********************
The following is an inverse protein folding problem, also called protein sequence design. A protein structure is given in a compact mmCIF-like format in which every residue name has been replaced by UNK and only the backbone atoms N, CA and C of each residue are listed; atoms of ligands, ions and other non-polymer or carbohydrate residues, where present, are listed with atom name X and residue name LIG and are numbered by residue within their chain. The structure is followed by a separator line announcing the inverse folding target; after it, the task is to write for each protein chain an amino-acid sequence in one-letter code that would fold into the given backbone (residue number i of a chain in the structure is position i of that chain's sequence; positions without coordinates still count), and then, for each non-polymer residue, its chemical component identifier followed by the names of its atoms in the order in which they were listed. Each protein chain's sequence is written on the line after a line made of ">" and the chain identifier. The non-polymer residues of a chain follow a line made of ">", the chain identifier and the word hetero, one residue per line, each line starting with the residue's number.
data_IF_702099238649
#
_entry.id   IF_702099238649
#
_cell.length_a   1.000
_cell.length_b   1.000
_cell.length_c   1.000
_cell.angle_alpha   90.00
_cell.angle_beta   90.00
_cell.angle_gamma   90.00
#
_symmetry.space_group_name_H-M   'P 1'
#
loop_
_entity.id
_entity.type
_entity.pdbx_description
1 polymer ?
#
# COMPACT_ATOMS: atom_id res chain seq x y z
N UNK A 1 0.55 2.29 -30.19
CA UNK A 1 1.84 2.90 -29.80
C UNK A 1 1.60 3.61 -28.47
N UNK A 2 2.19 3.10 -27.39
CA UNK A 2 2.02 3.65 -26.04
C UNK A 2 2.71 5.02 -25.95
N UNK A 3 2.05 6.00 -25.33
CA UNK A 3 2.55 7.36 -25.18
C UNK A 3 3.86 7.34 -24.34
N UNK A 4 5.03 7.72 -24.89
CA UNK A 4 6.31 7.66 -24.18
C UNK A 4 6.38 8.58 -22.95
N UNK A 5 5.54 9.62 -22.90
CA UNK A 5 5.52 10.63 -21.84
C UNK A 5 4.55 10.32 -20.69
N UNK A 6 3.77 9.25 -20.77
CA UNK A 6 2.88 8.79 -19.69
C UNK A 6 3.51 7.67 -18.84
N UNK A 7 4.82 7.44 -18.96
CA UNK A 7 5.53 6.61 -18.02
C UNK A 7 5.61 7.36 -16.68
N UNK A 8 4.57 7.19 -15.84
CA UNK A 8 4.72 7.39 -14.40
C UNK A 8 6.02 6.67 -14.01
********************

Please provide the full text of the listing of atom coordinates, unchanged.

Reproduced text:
The following is an inverse protein folding problem, also called protein sequence design. A protein structure is given in a compact mmCIF-like format in which every residue name has been replaced by UNK and only the backbone atoms N, CA and C of each residue are listed; atoms of ligands, ions and other non-polymer or carbohydrate residues, where present, are listed with atom name X and residue name LIG and are numbered by residue within their chain. The structure is followed by a separator line announcing the inverse folding target; after it, the task is to write for each protein chain an amino-acid sequence in one-letter code that would fold into the given backbone (residue number i of a chain in the structure is position i of that chain's sequence; positions without coordinates still count), and then, for each non-polymer residue, its chemical component identifier followed by the names of its atoms in the order in which they were listed. Each protein chain's sequence is written on the line after a line made of ">" and the chain identifier. The non-polymer residues of a chain follow a line made of ">", the chain identifier and the word hetero, one residue per line, each line starting with the residue's number.
data_IF_702099238649
#
_entry.id   IF_702099238649
#
_cell.length_a   1.000
_cell.length_b   1.000
_cell.length_c   1.000
_cell.angle_alpha   90.00
_cell.angle_beta   90.00
_cell.angle_gamma   90.00
#
_symmetry.space_group_name_H-M   'P 1'
#
loop_
_entity.id
_entity.type
_entity.pdbx_description
1 polymer ?
#
# COMPACT_ATOMS: atom_id res chain seq x y z
N UNK A 1 0.55 2.29 -30.19
CA UNK A 1 1.84 2.90 -29.80
C UNK A 1 1.60 3.61 -28.47
N UNK A 2 2.19 3.10 -27.39
CA UNK A 2 2.02 3.65 -26.04
C UNK A 2 2.71 5.02 -25.95
N UNK A 3 2.05 6.00 -25.33
CA UNK A 3 2.55 7.36 -25.18
C UNK A 3 3.86 7.34 -24.34
N UNK A 4 5.03 7.72 -24.89
CA UNK A 4 6.31 7.66 -24.18
C UNK A 4 6.38 8.58 -22.95
N UNK A 5 5.54 9.62 -22.90
CA UNK A 5 5.52 10.63 -21.84
C UNK A 5 4.55 10.32 -20.69
N UNK A 6 3.77 9.25 -20.77
CA UNK A 6 2.88 8.79 -19.69
C UNK A 6 3.51 7.67 -18.84
N UNK A 7 4.82 7.44 -18.96
CA UNK A 7 5.53 6.61 -18.02
C UNK A 7 5.61 7.36 -16.68
N UNK A 8 4.57 7.19 -15.84
CA UNK A 8 4.72 7.39 -14.40
C UNK A 8 6.02 6.67 -14.01